Hold your horses. Talking badly about Breath of the Wild? Are you out of your mind, Brandon? This is how you get harassed.

Here’s the thing, guys. Breath of the Wild is a good game. It’s an excellent one, I must add, and goes within the category of best games that I have ever played. It’s even cooler knowing that I could play this on the go. Sure, the story fell a little bit flat by the end and went a bit anticlimactic with some banal levels of voice acting, but everything else is just absolutely wonderful. Oh yes, did I mention just how much I loved this game? It’s just so good, and now I’m positively gushing. You should have heard me on the podcast pilot.

So good, in fact, that it’s ruined open-world gaming for me. I can’t look at them the same ever again after having played Breath of the Wild. That’s saying something, considering we just came off the burning heels of Horizon: Zero Dawn, Final Fantasy XV, or the way too acclaimed The Witcher 3: Wild Hunt (Fine, it deserves all its accolades, grumbles). What was it about Breath of the Wild that did me in? The idea of the world being literally “open.”

You see, most of these games have these artificial barriers in place. Just because you see something incredible-looking in the distance doesn’t quite correlate to being able to interact with it. A big mountain in the distance? Sorry, you have to find the path going up the mountain or go around it if you want to get places. In a better example, those irritating ledges in Pokémon work one way – you jump down, you will not jump back up going the other way, unless you go around it.

Breath of the Wild, on the other hand, takes that all way. With the combination of some absolutely incredible physics at work, some fantasy levels of endurance, and some brutally frequent rainfall, the game really does let you go at it, and climb anything you can get your grubby little mitts on. You can get literally anywhere, after you leave the Great Plateau, and pursue your own journey as you head towards Calamity Ganon… or beeline straight for him, stark naked, and proceed to kill him with naught but a frying pan lid and a wooden spoon, taking absolutely no damage. If you’re that guy, we can’t be friends.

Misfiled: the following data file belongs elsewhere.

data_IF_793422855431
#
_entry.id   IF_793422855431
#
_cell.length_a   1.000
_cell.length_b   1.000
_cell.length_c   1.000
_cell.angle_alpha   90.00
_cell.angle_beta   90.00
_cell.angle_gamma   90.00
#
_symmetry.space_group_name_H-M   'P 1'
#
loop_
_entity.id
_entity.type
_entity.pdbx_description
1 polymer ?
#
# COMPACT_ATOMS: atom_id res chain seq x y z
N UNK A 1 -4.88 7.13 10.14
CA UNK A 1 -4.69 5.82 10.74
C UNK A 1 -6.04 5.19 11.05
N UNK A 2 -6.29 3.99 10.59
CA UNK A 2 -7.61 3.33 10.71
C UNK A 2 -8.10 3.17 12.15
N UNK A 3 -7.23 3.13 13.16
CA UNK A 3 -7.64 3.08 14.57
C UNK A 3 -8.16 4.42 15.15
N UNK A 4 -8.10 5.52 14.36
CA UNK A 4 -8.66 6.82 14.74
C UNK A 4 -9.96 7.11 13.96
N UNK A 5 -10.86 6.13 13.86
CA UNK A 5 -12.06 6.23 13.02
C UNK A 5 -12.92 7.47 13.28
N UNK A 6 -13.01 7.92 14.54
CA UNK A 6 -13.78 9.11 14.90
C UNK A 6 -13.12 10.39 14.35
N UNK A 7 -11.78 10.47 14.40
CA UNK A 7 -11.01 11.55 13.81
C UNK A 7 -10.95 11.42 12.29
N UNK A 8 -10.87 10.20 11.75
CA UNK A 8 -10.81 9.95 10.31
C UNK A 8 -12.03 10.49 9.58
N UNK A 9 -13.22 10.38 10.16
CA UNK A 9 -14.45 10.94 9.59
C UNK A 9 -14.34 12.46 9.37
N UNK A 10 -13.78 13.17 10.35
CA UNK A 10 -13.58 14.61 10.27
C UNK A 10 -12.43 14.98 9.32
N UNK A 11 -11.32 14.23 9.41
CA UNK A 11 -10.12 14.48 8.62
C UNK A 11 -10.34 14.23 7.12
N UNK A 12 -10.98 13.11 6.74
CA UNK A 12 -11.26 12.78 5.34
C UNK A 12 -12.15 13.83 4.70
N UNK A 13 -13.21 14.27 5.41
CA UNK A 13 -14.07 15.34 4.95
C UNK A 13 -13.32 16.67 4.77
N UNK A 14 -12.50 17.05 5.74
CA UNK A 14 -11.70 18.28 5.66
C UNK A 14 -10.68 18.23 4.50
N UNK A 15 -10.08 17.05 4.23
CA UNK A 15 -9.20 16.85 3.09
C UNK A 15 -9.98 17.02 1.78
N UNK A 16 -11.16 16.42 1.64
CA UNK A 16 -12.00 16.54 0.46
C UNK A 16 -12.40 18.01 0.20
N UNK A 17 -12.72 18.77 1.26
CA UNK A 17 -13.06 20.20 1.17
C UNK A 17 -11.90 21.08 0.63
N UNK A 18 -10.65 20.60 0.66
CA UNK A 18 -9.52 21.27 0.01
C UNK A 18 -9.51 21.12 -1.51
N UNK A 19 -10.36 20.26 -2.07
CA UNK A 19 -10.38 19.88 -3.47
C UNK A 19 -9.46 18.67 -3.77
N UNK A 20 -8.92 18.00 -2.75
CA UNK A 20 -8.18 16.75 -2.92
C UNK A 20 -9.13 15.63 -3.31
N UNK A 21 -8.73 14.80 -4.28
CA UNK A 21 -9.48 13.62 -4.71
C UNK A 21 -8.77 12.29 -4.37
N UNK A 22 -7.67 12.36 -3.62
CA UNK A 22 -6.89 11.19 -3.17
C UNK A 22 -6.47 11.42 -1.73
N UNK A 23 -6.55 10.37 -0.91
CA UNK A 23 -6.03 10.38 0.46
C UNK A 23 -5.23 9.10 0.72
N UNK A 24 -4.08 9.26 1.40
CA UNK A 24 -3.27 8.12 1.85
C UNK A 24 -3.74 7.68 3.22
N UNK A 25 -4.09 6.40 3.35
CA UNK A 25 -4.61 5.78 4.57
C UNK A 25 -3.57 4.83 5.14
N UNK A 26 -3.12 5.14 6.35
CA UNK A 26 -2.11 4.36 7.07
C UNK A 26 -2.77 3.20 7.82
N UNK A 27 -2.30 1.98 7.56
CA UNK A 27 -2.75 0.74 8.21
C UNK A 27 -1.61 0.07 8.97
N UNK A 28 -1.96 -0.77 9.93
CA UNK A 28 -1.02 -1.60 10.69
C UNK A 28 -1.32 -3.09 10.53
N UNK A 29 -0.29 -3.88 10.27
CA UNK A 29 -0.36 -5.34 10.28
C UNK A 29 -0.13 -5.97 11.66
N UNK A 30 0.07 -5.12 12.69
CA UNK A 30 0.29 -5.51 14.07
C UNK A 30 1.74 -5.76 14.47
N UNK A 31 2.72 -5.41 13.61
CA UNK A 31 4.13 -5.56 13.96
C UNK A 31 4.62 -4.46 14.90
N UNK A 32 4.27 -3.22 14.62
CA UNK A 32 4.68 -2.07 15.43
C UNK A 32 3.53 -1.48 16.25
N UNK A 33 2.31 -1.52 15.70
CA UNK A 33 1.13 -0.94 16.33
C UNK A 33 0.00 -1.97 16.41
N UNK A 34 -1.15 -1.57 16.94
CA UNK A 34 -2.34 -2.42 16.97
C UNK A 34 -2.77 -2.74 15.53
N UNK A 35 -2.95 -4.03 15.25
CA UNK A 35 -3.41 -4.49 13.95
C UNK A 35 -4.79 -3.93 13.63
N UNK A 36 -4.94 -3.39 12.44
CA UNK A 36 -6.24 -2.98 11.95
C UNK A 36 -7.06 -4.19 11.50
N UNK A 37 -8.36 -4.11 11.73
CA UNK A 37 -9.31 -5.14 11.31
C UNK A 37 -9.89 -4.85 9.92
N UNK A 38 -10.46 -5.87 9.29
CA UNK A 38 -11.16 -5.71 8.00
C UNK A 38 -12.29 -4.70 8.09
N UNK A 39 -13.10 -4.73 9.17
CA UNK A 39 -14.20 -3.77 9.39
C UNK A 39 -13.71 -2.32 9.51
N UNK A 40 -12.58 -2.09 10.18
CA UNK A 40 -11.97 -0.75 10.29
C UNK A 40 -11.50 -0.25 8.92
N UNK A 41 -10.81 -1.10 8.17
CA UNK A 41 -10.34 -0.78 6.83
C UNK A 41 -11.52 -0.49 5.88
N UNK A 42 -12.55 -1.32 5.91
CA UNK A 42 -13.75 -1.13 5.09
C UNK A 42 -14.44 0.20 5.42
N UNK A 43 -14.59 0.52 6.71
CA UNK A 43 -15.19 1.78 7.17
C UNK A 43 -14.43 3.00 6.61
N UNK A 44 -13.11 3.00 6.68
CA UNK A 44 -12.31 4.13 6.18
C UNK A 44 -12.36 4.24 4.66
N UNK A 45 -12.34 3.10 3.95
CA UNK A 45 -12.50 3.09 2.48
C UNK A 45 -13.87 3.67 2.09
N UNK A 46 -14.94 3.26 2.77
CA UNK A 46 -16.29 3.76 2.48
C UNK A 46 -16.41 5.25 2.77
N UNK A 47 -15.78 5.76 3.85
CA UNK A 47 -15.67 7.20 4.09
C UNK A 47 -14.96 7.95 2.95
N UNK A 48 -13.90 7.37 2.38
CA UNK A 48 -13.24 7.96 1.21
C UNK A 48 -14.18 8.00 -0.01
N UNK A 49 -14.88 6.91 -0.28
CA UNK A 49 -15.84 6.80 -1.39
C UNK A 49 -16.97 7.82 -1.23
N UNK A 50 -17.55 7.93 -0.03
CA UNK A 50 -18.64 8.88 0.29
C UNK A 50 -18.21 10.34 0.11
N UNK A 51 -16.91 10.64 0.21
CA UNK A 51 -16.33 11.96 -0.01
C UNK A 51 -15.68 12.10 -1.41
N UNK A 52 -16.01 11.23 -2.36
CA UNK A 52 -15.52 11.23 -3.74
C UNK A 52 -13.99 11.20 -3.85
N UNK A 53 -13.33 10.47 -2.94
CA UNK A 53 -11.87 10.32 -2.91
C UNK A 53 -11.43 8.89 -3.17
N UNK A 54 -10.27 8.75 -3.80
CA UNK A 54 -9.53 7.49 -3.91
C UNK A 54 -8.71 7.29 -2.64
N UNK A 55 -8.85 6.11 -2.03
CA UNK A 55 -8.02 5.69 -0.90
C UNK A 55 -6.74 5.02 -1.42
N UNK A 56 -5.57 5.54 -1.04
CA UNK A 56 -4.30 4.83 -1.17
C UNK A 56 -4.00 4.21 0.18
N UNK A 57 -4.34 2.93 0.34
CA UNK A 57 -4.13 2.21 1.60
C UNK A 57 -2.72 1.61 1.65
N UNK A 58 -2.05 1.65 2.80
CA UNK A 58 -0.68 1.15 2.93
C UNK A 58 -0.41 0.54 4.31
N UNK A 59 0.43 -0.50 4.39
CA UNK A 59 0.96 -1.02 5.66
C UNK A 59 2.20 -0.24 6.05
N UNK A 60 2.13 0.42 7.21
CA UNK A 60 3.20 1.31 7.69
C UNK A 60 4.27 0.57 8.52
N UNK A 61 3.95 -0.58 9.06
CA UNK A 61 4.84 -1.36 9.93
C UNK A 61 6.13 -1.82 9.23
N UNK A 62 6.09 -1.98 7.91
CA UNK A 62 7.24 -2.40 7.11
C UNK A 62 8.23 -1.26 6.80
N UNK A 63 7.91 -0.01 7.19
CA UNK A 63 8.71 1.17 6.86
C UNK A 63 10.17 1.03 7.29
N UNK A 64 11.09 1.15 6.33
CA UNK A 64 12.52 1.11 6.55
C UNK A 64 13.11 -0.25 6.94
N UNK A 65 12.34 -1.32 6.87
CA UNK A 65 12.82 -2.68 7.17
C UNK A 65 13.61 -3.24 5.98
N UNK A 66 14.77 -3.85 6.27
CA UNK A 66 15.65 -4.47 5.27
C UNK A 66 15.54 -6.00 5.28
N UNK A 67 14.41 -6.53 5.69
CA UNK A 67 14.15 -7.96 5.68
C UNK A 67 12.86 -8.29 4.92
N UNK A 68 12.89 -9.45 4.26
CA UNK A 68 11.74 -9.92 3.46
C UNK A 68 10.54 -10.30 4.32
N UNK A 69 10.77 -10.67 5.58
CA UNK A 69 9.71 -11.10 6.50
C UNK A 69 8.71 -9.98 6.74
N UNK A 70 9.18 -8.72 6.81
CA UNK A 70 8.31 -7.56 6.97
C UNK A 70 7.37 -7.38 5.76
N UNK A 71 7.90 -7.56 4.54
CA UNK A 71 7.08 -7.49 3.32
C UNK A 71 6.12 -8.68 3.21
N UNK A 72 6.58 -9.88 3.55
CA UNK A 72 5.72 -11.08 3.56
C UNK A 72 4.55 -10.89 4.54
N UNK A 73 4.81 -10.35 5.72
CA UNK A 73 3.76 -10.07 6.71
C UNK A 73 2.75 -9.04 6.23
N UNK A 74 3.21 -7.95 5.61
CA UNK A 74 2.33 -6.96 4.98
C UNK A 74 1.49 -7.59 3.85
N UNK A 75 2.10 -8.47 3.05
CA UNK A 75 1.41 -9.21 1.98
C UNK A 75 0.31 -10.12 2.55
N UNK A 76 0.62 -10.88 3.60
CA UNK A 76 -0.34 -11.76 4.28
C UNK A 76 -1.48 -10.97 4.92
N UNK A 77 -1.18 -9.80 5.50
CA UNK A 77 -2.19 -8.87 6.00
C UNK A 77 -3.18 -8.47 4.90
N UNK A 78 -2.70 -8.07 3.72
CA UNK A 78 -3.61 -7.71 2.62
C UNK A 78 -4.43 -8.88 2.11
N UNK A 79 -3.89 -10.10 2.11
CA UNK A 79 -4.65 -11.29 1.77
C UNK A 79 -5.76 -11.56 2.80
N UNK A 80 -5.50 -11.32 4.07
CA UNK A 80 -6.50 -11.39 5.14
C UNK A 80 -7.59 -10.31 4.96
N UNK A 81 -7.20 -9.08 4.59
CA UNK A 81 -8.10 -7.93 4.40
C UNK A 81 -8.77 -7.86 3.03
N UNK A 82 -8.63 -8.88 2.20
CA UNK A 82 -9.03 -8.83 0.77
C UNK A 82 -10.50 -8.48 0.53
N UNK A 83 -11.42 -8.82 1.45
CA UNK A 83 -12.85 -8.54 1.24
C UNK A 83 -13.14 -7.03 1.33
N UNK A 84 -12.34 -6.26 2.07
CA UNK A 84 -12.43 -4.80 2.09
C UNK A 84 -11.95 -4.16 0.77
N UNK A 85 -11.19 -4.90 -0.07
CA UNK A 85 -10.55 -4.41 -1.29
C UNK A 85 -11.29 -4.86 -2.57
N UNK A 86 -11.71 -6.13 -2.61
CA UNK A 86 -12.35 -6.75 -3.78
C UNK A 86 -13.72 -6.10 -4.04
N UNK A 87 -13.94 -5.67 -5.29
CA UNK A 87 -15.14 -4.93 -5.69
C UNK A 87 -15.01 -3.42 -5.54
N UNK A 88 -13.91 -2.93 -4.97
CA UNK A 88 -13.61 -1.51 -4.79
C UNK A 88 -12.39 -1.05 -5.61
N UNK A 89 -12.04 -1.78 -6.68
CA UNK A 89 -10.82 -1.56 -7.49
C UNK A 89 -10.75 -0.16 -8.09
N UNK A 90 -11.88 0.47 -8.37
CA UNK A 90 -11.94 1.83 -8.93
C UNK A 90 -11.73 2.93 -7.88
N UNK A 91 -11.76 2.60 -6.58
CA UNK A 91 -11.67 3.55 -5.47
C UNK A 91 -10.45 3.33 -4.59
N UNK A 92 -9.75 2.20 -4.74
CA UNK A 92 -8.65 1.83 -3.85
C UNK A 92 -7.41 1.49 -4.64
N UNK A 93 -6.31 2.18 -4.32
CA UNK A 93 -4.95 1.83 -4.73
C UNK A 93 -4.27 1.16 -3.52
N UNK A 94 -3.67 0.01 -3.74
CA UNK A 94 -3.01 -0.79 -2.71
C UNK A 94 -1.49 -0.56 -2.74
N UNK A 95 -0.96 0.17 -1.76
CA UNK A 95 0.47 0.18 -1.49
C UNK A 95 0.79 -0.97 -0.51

Going back to the topic at hand, Nintendo’s decision to create this wonderful, enormous Hyrulean sandbox changes the very foundations of exploration for other titles that call themselves open-world. Having to walk around mountains or obstacles feels incredibly trite. A tree that blocks your path in Final Fantasy XV can be blown up with a magic bomb in Breath of the Wild. Sure, these other open-world titles have a nice vista or two to enjoy, but this is compounded and rewarded in Breath of the Wild with these little things called Korok seeds. They’re seriously everywhere – a total of 900 of them that encapsulate for more than 70% of the game’s content.

I’ve never been much of a sandbox gamer, but Breath of the Wild enraptured me in its newest reimagining of Hyrule. While my older sibling proceeded to beat through numerous shrines and get his Master Sword fairly quickly, I recall spending plenty of hours scaling mountains or falling off high precipices. Exploring felt fun – not just because you used a Sheikah Slate to open up new parts of the map and climb towers, but because it had a real sense of reward that no other game could come close to matching. Korok seeds, great views, all in a portable form factor, it’s impossible to hate.

Recently, I took it upon myself to revisit Final Fantasy XV and play a bit of the new DLC, Episode Gladiolus (Music rating: A+ by the way). As I was heading out towards that content’s boss in Gilgamesh, I found myself looking at some of the landscapes that surrounded Eos, and realized that there was no way to interact with some of these landscapes. I kind of wish that it was possible, because there were some actually incredible places. Like, for example, those towering landscapes on the way to the battle against Titan, or up and down those buildings in the ruins of Insomnia. They certainly had the implementation down in the form of the Warp Strike, but it just felt half-baked now after playing Breath of the Wild. Why can’t I climb all the way up the walls of that tall building over there?

I’m not writing this as a condescending way to talk badly about these aforementioned games, by the way. I love every single one of them because they all take a similar formula and add their own flair to it. It’s just that Breath of the Wild is just one of those games that’s once in a generation, a game that’s so damn good that nothing else can even hold a candle to it.